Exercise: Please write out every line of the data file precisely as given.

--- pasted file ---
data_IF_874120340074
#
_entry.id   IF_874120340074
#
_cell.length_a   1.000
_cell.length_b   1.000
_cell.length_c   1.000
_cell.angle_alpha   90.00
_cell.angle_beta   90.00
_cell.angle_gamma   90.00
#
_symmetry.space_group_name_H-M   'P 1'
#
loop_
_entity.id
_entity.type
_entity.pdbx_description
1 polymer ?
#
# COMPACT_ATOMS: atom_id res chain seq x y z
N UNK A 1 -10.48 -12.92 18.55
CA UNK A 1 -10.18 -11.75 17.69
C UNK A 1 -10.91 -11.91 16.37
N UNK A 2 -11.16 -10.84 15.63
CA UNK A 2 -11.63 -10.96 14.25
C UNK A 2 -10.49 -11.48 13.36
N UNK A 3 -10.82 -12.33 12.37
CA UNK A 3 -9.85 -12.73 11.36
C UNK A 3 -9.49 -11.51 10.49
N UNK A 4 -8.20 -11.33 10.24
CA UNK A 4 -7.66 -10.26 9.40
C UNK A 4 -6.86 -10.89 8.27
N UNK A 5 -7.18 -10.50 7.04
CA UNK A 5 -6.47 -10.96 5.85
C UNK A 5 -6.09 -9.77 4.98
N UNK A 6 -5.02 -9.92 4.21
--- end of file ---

data_IF_874120340074
#
_entry.id   IF_874120340074
#
_cell.length_a   1.000
_cell.length_b   1.000
_cell.length_c   1.000
_cell.angle_alpha   90.00
_cell.angle_beta   90.00
_cell.angle_gamma   90.00
#
_symmetry.space_group_name_H-M   'P 1'
#
loop_
_entity.id
_entity.type
_entity.pdbx_description
1 polymer ?
#
# COMPACT_ATOMS: atom_id res chain seq x y z
N UNK A 1 -10.48 -12.92 18.55
CA UNK A 1 -10.18 -11.75 17.69
C UNK A 1 -10.91 -11.91 16.37
N UNK A 2 -11.16 -10.84 15.63
CA UNK A 2 -11.63 -10.96 14.25
C UNK A 2 -10.49 -11.48 13.36
N UNK A 3 -10.82 -12.33 12.37
CA UNK A 3 -9.85 -12.73 11.36
C UNK A 3 -9.49 -11.51 10.49
N UNK A 4 -8.20 -11.33 10.24
CA UNK A 4 -7.66 -10.26 9.40
C UNK A 4 -6.86 -10.89 8.27
N UNK A 5 -7.18 -10.50 7.04
CA UNK A 5 -6.47 -10.96 5.85
C UNK A 5 -6.09 -9.77 4.98
N UNK A 6 -5.02 -9.92 4.21